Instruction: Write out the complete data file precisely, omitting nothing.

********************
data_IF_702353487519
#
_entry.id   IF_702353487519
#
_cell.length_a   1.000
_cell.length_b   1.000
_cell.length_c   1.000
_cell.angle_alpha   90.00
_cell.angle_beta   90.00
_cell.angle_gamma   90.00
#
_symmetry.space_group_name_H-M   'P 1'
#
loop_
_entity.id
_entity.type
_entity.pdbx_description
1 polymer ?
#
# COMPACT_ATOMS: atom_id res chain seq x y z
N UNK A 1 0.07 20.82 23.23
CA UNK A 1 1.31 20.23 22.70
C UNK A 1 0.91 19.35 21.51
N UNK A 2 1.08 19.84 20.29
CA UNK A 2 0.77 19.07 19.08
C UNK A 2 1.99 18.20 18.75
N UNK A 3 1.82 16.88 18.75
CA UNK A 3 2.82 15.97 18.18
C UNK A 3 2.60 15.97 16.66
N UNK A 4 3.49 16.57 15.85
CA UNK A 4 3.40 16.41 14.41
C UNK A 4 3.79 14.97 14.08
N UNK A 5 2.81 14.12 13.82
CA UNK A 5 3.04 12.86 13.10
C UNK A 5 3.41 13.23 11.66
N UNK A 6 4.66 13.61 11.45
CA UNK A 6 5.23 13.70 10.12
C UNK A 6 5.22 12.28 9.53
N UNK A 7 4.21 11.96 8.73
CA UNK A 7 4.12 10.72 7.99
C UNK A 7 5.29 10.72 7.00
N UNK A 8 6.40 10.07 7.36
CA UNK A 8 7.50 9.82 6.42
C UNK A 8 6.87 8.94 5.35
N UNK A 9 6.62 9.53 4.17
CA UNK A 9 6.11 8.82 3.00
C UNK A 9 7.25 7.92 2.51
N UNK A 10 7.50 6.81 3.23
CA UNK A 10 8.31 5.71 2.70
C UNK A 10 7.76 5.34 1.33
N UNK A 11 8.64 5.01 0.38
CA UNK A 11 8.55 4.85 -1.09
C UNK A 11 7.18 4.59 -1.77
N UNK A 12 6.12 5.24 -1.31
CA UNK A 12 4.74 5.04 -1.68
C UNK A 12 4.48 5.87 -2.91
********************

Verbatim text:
data_IF_702353487519
#
_entry.id   IF_702353487519
#
_cell.length_a   1.000
_cell.length_b   1.000
_cell.length_c   1.000
_cell.angle_alpha   90.00
_cell.angle_beta   90.00
_cell.angle_gamma   90.00
#
_symmetry.space_group_name_H-M   'P 1'
#
loop_
_entity.id
_entity.type
_entity.pdbx_description
1 polymer ?
#
# COMPACT_ATOMS: atom_id res chain seq x y z
N UNK A 1 0.07 20.82 23.23
CA UNK A 1 1.31 20.23 22.70
C UNK A 1 0.91 19.35 21.51
N UNK A 2 1.08 19.84 20.29
CA UNK A 2 0.77 19.07 19.08
C UNK A 2 1.99 18.20 18.75
N UNK A 3 1.82 16.88 18.75
CA UNK A 3 2.82 15.97 18.18
C UNK A 3 2.60 15.97 16.66
N UNK A 4 3.49 16.57 15.85
CA UNK A 4 3.40 16.41 14.41
C UNK A 4 3.79 14.97 14.08
N UNK A 5 2.81 14.12 13.82
CA UNK A 5 3.04 12.86 13.10
C UNK A 5 3.41 13.23 11.66
N UNK A 6 4.66 13.61 11.45
CA UNK A 6 5.23 13.70 10.12
C UNK A 6 5.22 12.28 9.53
N UNK A 7 4.21 11.96 8.73
CA UNK A 7 4.12 10.72 7.99
C UNK A 7 5.29 10.72 7.00
N UNK A 8 6.40 10.07 7.36
CA UNK A 8 7.50 9.82 6.42
C UNK A 8 6.87 8.94 5.35
N UNK A 9 6.62 9.53 4.17
CA UNK A 9 6.11 8.82 3.00
C UNK A 9 7.25 7.92 2.51
N UNK A 10 7.50 6.81 3.23
CA UNK A 10 8.31 5.71 2.70
C UNK A 10 7.76 5.34 1.33
N UNK A 11 8.64 5.01 0.38
CA UNK A 11 8.55 4.85 -1.09
C UNK A 11 7.18 4.59 -1.77
N UNK A 12 6.12 5.24 -1.31
CA UNK A 12 4.74 5.04 -1.68
C UNK A 12 4.48 5.87 -2.91